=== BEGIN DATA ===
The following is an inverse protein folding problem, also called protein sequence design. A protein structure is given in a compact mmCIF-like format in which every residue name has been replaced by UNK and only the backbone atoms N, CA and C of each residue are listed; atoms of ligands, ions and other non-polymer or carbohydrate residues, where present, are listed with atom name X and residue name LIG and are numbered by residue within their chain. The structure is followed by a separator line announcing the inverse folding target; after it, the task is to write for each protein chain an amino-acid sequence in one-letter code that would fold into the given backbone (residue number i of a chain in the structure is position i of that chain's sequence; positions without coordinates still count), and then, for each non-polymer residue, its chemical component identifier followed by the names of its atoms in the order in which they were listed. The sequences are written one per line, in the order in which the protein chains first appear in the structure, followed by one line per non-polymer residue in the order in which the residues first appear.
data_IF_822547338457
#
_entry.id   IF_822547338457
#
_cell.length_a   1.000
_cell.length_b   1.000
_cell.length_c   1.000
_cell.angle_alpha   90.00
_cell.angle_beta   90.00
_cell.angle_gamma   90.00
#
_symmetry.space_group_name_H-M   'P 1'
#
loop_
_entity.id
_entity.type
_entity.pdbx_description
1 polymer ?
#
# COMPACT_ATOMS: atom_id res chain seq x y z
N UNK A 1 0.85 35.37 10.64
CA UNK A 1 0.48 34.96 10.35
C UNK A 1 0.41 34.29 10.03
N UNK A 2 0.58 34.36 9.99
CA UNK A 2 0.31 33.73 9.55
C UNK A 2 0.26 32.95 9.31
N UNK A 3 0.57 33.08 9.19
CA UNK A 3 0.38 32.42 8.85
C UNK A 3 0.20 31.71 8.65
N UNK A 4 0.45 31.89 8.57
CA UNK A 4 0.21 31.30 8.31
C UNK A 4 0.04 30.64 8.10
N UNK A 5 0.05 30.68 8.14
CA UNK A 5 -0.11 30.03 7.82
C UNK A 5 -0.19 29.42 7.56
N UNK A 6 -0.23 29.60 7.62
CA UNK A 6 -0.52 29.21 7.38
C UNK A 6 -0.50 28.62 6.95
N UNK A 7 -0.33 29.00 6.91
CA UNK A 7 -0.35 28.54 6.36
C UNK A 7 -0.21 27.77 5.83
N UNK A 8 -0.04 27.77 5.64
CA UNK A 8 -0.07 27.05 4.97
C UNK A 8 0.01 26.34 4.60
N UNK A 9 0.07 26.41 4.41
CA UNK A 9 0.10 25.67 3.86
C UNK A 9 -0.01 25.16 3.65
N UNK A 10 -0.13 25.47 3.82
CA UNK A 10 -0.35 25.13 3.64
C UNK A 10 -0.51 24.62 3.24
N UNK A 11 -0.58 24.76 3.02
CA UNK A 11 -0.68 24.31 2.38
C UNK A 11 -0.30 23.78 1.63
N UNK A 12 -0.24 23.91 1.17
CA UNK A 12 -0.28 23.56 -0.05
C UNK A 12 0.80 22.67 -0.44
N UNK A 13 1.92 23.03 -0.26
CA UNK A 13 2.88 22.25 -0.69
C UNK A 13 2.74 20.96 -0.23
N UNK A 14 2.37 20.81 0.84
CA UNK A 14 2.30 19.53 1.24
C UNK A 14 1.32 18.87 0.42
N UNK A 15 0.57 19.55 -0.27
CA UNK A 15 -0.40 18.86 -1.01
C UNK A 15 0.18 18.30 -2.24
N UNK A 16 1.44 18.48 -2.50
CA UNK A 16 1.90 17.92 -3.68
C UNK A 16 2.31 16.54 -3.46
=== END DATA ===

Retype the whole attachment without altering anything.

The following is an inverse protein folding problem, also called protein sequence design. A protein structure is given in a compact mmCIF-like format in which every residue name has been replaced by UNK and only the backbone atoms N, CA and C of each residue are listed; atoms of ligands, ions and other non-polymer or carbohydrate residues, where present, are listed with atom name X and residue name LIG and are numbered by residue within their chain. The structure is followed by a separator line announcing the inverse folding target; after it, the task is to write for each protein chain an amino-acid sequence in one-letter code that would fold into the given backbone (residue number i of a chain in the structure is position i of that chain's sequence; positions without coordinates still count), and then, for each non-polymer residue, its chemical component identifier followed by the names of its atoms in the order in which they were listed. The sequences are written one per line, in the order in which the protein chains first appear in the structure, followed by one line per non-polymer residue in the order in which the residues first appear.
data_IF_822547338457
#
_entry.id   IF_822547338457
#
_cell.length_a   1.000
_cell.length_b   1.000
_cell.length_c   1.000
_cell.angle_alpha   90.00
_cell.angle_beta   90.00
_cell.angle_gamma   90.00
#
_symmetry.space_group_name_H-M   'P 1'
#
loop_
_entity.id
_entity.type
_entity.pdbx_description
1 polymer ?
#
# COMPACT_ATOMS: atom_id res chain seq x y z
N UNK A 1 0.85 35.37 10.64
CA UNK A 1 0.48 34.96 10.35
C UNK A 1 0.41 34.29 10.03
N UNK A 2 0.58 34.36 9.99
CA UNK A 2 0.31 33.73 9.55
C UNK A 2 0.26 32.95 9.31
N UNK A 3 0.57 33.08 9.19
CA UNK A 3 0.38 32.42 8.85
C UNK A 3 0.20 31.71 8.65
N UNK A 4 0.45 31.89 8.57
CA UNK A 4 0.21 31.30 8.31
C UNK A 4 0.04 30.64 8.10
N UNK A 5 0.05 30.68 8.14
CA UNK A 5 -0.11 30.03 7.82
C UNK A 5 -0.19 29.42 7.56
N UNK A 6 -0.23 29.60 7.62
CA UNK A 6 -0.52 29.21 7.38
C UNK A 6 -0.50 28.62 6.95
N UNK A 7 -0.33 29.00 6.91
CA UNK A 7 -0.35 28.54 6.36
C UNK A 7 -0.21 27.77 5.83
N UNK A 8 -0.04 27.77 5.64
CA UNK A 8 -0.07 27.05 4.97
C UNK A 8 0.01 26.34 4.60
N UNK A 9 0.07 26.41 4.41
CA UNK A 9 0.10 25.67 3.86
C UNK A 9 -0.01 25.16 3.65
N UNK A 10 -0.13 25.47 3.82
CA UNK A 10 -0.35 25.13 3.64
C UNK A 10 -0.51 24.62 3.24
N UNK A 11 -0.58 24.76 3.02
CA UNK A 11 -0.68 24.31 2.38
C UNK A 11 -0.30 23.78 1.63
N UNK A 12 -0.24 23.91 1.17
CA UNK A 12 -0.28 23.56 -0.05
C UNK A 12 0.80 22.67 -0.44
N UNK A 13 1.92 23.03 -0.26
CA UNK A 13 2.88 22.25 -0.69
C UNK A 13 2.74 20.96 -0.23
N UNK A 14 2.37 20.81 0.84
CA UNK A 14 2.30 19.53 1.24
C UNK A 14 1.32 18.87 0.42
N UNK A 15 0.57 19.55 -0.27
CA UNK A 15 -0.40 18.86 -1.01
C UNK A 15 0.18 18.30 -2.24
N UNK A 16 1.44 18.48 -2.50
CA UNK A 16 1.90 17.92 -3.68
C UNK A 16 2.31 16.54 -3.46